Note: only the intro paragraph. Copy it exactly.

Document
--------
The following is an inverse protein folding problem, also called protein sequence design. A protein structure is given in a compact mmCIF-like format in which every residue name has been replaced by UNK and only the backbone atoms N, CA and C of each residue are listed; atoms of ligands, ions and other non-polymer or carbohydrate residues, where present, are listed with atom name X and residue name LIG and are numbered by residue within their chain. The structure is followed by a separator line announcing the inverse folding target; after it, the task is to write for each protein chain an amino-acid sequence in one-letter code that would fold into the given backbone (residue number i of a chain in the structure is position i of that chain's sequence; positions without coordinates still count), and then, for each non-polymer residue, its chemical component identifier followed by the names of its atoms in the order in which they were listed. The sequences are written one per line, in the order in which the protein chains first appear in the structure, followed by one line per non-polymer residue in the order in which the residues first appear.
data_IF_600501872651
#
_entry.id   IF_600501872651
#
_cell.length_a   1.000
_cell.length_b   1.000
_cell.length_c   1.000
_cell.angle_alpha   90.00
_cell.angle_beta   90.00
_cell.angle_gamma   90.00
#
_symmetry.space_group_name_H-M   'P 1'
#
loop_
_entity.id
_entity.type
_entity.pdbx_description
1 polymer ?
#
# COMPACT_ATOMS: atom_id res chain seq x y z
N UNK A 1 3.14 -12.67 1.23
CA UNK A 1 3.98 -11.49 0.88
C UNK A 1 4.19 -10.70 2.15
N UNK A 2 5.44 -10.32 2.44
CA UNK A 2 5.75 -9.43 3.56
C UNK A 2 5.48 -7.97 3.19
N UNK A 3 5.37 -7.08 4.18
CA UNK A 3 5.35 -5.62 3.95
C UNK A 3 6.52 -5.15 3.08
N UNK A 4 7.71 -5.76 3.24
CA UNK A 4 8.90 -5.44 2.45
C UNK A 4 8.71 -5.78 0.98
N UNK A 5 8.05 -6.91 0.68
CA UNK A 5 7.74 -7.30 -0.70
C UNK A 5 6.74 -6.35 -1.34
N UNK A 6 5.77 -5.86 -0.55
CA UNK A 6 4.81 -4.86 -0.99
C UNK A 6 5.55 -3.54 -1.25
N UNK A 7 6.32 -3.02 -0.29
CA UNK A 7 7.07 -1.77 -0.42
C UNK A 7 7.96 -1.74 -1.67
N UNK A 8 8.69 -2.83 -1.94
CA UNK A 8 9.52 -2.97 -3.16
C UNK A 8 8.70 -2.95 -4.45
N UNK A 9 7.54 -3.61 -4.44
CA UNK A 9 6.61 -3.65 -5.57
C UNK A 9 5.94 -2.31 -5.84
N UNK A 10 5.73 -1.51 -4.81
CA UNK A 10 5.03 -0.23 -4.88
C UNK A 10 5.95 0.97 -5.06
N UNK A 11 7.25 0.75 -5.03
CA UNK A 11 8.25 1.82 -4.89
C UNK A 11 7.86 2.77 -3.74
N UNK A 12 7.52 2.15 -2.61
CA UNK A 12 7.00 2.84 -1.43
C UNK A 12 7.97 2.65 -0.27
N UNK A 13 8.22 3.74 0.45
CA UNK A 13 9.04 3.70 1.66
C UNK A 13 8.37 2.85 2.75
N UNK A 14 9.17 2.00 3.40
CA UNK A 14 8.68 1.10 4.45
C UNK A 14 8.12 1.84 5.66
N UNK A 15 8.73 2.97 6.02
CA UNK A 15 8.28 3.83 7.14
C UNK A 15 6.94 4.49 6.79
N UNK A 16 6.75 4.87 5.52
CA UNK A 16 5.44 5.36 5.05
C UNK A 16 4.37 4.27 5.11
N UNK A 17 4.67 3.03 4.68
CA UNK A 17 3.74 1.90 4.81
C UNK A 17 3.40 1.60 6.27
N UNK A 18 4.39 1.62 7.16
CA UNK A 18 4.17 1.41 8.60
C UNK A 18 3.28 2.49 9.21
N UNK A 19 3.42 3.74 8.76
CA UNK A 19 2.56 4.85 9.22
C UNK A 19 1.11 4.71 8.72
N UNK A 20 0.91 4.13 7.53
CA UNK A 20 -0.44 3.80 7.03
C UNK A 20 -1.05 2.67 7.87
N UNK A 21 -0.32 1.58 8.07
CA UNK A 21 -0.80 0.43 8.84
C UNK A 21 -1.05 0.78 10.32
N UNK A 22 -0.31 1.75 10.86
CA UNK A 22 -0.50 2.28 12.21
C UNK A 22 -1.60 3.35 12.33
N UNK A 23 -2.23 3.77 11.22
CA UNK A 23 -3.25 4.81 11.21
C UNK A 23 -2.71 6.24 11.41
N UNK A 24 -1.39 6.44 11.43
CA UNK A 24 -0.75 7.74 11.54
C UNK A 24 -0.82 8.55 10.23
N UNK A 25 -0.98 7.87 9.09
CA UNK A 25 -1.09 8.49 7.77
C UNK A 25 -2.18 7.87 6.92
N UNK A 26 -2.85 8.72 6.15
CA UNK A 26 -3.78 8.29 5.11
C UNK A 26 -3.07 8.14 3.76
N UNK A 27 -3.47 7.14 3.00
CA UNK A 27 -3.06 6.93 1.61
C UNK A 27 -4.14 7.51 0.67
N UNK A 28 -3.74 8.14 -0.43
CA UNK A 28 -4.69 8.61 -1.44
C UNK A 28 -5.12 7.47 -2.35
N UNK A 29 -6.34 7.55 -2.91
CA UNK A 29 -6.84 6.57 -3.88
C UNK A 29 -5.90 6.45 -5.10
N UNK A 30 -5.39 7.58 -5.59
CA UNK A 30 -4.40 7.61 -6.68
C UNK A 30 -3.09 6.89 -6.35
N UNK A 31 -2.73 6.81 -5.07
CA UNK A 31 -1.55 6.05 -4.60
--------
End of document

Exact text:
The following is an inverse protein folding problem, also called protein sequence design. A protein structure is given in a compact mmCIF-like format in which every residue name has been replaced by UNK and only the backbone atoms N, CA and C of each residue are listed; atoms of ligands, ions and other non-polymer or carbohydrate residues, where present, are listed with atom name X and residue name LIG and are numbered by residue within their chain. The structure is followed by a separator line announcing the inverse folding target; after it, the task is to write for each protein chain an amino-acid sequence in one-letter code that would fold into the given backbone (residue number i of a chain in the structure is position i of that chain's sequence; positions without coordinates still count), and then, for each non-polymer residue, its chemical component identifier followed by the names of its atoms in the order in which they were listed. The sequences are written one per line, in the order in which the protein chains first appear in the structure, followed by one line per non-polymer residue in the order in which the residues first appear.